As the author of the book, Return to Order, I am constantly looking for examples of organic solutions for today’s complicated problems. It is one way I can practically illustrate so many of the ideas found in the book. I look for spontaneous expressions of culture that are often destroyed by today’s mass standardization. I search out that missing human element in society that makes all things warm and inviting.
During a recent visit to Miami, I chanced upon one such example when invited to a good Spanish-Cuban restaurant in Miami’s Little Havana section of town. The place was Spanish enough to represent a taste of all Hispanic countries and Cuban enough to have some connection with the local Cuban community. I unexpectedly found the experience to be one of those “Return to Order” moments where you sense something of what a truly organic Christian society was and might still be.
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All too often in restaurants, especially chain restaurants, the food does not reflect the people who originally created it. There are Chinese, Italian, Mexican or so many other ethnic restaurants that offer their distinctive foods, mostly to those outside their communities. And while such dining experiences may represent a change of pace to the cosmopolitan diner, there is no real connection between the food and the person. It’s just another tasty and interesting place to eat.
However, this Spanish-Cuban restaurant was different. No only did the food reflect the people who created it, but also those who ate it. Entering the restaurant, I felt immersed into a Hispanic world where people were enjoying and reveling in their own culture. While not Hispanic myself, I sensed a special connection that resonated and united all and communicated a joy which extended even to me.
I was impressed by the authenticity of the place. Much care was taken to create an atmosphere that spoke of tradition and quality. The walls were full of customary plates and jugs. There were pictures and paintings of hunt scenes and country life. The waiters were actually Spaniards, polite and chivalrous, given to efficient and elegant service. The food was excellent and spicy. The table, with its fine cloth tablecloths and napkins and subdued lighting, invited one to wonderful conversation.
But what really made this dinner special was the overall tone of the place. There was the exuberant conviviality that comes from being Hispanic that permeated the room. Unlike so many places, where each table is as if in a sealed bubble, people connected with one another. One high point in the meal was when three musicians arrived in Spanish garb. One played guitar, another a high-pitched mandolin and the third a tambourine. They played and sang Spanish, Cuban, Mexican and Colombian songs. And the audience sang along with them peppered with cries of “Ole!” As the musicians exited the room, the tambourine man collected donations from satisfied patrons.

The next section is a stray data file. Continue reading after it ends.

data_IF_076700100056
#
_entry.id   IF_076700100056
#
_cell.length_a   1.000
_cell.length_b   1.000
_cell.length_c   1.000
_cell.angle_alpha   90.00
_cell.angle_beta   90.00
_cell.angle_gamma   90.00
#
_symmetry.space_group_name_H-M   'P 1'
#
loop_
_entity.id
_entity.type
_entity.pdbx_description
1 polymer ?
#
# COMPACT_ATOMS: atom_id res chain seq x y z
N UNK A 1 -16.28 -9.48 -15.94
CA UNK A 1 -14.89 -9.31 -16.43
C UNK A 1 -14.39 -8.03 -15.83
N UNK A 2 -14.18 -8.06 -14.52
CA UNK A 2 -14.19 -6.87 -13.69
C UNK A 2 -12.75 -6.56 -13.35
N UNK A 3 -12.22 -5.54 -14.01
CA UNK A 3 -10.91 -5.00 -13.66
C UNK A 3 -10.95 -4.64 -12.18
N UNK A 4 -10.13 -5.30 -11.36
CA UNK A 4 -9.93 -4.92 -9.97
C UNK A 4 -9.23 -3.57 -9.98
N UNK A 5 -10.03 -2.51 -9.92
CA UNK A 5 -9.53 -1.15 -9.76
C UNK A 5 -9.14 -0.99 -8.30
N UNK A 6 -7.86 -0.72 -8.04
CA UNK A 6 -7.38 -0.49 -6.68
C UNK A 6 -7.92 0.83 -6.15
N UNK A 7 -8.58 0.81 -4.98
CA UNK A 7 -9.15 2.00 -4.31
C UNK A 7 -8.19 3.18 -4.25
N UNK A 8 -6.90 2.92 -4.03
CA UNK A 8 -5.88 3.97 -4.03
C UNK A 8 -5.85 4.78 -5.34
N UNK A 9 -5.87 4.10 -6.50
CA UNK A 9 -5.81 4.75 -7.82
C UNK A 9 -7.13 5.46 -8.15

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In other words, the restaurant satisfied not only our physical appetites but our spiritual ones as well. It created a warm human atmosphere full of marvels and beauty that delighted the soul. It presented a unique menu full of flavor and nuance beyond the standardized fare that makes the eating experience bland and boring. It offered not just distinctive dishes but courtesy, respect and affection to those who entered. In such an atmosphere, the person is invited to excellent conversation with others. The establishment was the expression of a culture and not only that of a bottom line.
While not perfect, the restaurant represented something of that organic Christian society that is essential for a return to order. There was a notion of that close interrelationship that should exist between producers, inhabitants, and the locality to the point that producer and consumer become “co-creators” of goods. There were still remnants of that turning inward by which a people use their own local resources to make products suited to their tastes and oriented towards the perfection of their society.
Above all, there was that human element that delights the soul and makes of an ordinary meal a “return to order” moment.